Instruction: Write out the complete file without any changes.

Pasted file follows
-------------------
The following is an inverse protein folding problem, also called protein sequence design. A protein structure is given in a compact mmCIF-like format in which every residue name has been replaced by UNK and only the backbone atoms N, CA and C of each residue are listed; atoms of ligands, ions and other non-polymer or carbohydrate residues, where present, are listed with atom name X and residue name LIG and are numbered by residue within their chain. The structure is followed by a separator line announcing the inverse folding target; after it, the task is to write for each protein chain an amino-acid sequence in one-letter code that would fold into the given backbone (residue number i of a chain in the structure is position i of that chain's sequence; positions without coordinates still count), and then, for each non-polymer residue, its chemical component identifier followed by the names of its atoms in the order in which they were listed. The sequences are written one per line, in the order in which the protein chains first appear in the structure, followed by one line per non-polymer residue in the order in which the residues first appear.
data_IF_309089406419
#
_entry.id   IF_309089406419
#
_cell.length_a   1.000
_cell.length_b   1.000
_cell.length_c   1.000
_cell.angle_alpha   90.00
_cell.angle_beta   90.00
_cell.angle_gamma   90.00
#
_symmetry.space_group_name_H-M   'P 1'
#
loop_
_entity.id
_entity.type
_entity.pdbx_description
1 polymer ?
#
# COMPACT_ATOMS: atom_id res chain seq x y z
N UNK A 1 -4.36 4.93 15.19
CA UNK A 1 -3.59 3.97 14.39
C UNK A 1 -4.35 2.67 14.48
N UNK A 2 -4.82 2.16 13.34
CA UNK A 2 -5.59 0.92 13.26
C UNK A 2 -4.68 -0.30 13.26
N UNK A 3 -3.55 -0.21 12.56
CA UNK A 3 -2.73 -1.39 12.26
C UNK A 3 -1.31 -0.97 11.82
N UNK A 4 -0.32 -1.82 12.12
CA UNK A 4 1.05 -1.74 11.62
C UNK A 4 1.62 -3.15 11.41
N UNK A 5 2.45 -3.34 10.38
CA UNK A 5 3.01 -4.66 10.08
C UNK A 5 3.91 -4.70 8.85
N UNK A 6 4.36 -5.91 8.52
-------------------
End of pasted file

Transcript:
The following is an inverse protein folding problem, also called protein sequence design. A protein structure is given in a compact mmCIF-like format in which every residue name has been replaced by UNK and only the backbone atoms N, CA and C of each residue are listed; atoms of ligands, ions and other non-polymer or carbohydrate residues, where present, are listed with atom name X and residue name LIG and are numbered by residue within their chain. The structure is followed by a separator line announcing the inverse folding target; after it, the task is to write for each protein chain an amino-acid sequence in one-letter code that would fold into the given backbone (residue number i of a chain in the structure is position i of that chain's sequence; positions without coordinates still count), and then, for each non-polymer residue, its chemical component identifier followed by the names of its atoms in the order in which they were listed. The sequences are written one per line, in the order in which the protein chains first appear in the structure, followed by one line per non-polymer residue in the order in which the residues first appear.
data_IF_309089406419
#
_entry.id   IF_309089406419
#
_cell.length_a   1.000
_cell.length_b   1.000
_cell.length_c   1.000
_cell.angle_alpha   90.00
_cell.angle_beta   90.00
_cell.angle_gamma   90.00
#
_symmetry.space_group_name_H-M   'P 1'
#
loop_
_entity.id
_entity.type
_entity.pdbx_description
1 polymer ?
#
# COMPACT_ATOMS: atom_id res chain seq x y z
N UNK A 1 -4.36 4.93 15.19
CA UNK A 1 -3.59 3.97 14.39
C UNK A 1 -4.35 2.67 14.48
N UNK A 2 -4.82 2.16 13.34
CA UNK A 2 -5.59 0.92 13.26
C UNK A 2 -4.68 -0.30 13.26
N UNK A 3 -3.55 -0.21 12.56
CA UNK A 3 -2.73 -1.39 12.26
C UNK A 3 -1.31 -0.97 11.82
N UNK A 4 -0.32 -1.82 12.12
CA UNK A 4 1.05 -1.74 11.62
C UNK A 4 1.62 -3.15 11.41
N UNK A 5 2.45 -3.34 10.38
CA UNK A 5 3.01 -4.66 10.08
C UNK A 5 3.91 -4.70 8.85
N UNK A 6 4.36 -5.91 8.52